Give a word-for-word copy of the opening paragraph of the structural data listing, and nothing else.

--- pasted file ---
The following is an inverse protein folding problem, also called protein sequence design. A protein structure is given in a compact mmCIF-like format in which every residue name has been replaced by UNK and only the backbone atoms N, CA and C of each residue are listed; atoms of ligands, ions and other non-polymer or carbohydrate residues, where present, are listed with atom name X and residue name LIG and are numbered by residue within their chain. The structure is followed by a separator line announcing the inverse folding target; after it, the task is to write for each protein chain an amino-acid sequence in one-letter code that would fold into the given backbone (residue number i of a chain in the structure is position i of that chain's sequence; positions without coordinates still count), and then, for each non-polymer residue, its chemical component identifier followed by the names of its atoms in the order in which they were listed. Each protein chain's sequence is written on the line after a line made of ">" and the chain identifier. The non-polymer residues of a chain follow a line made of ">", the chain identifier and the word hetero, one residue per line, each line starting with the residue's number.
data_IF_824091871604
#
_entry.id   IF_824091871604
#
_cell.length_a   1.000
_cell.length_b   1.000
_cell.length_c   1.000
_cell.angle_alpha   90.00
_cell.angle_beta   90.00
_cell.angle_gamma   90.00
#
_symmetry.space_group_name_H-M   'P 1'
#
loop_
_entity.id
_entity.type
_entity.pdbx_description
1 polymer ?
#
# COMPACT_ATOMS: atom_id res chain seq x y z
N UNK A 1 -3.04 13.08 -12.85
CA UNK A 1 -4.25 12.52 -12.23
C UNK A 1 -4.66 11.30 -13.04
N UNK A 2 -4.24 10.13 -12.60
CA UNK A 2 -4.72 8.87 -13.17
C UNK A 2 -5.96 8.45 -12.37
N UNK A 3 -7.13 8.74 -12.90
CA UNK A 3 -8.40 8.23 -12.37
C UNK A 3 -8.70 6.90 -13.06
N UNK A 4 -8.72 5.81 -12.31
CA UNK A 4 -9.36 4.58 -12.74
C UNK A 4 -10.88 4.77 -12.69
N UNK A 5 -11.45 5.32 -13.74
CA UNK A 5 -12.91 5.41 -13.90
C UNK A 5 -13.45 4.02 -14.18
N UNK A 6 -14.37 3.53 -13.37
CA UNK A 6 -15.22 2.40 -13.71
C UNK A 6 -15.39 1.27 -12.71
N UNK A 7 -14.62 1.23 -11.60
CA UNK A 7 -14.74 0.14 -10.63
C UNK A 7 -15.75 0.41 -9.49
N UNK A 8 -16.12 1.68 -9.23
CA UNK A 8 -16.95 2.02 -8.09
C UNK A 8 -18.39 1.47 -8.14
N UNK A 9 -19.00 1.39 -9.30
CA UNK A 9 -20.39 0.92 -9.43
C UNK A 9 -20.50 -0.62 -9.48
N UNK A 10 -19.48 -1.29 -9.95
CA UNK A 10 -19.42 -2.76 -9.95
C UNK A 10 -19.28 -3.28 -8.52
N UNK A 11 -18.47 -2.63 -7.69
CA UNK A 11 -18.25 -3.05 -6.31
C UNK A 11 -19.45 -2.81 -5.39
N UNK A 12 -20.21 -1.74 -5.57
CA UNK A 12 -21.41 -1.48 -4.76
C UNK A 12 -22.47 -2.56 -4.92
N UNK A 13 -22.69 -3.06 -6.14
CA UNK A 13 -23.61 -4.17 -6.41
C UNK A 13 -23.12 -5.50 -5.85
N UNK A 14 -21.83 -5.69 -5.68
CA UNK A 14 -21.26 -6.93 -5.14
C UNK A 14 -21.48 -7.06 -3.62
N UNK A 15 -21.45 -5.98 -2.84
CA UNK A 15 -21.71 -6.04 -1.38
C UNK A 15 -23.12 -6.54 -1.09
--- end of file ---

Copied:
The following is an inverse protein folding problem, also called protein sequence design. A protein structure is given in a compact mmCIF-like format in which every residue name has been replaced by UNK and only the backbone atoms N, CA and C of each residue are listed; atoms of ligands, ions and other non-polymer or carbohydrate residues, where present, are listed with atom name X and residue name LIG and are numbered by residue within their chain. The structure is followed by a separator line announcing the inverse folding target; after it, the task is to write for each protein chain an amino-acid sequence in one-letter code that would fold into the given backbone (residue number i of a chain in the structure is position i of that chain's sequence; positions without coordinates still count), and then, for each non-polymer residue, its chemical component identifier followed by the names of its atoms in the order in which they were listed. Each protein chain's sequence is written on the line after a line made of ">" and the chain identifier. The non-polymer residues of a chain follow a line made of ">", the chain identifier and the word hetero, one residue per line, each line starting with the residue's number.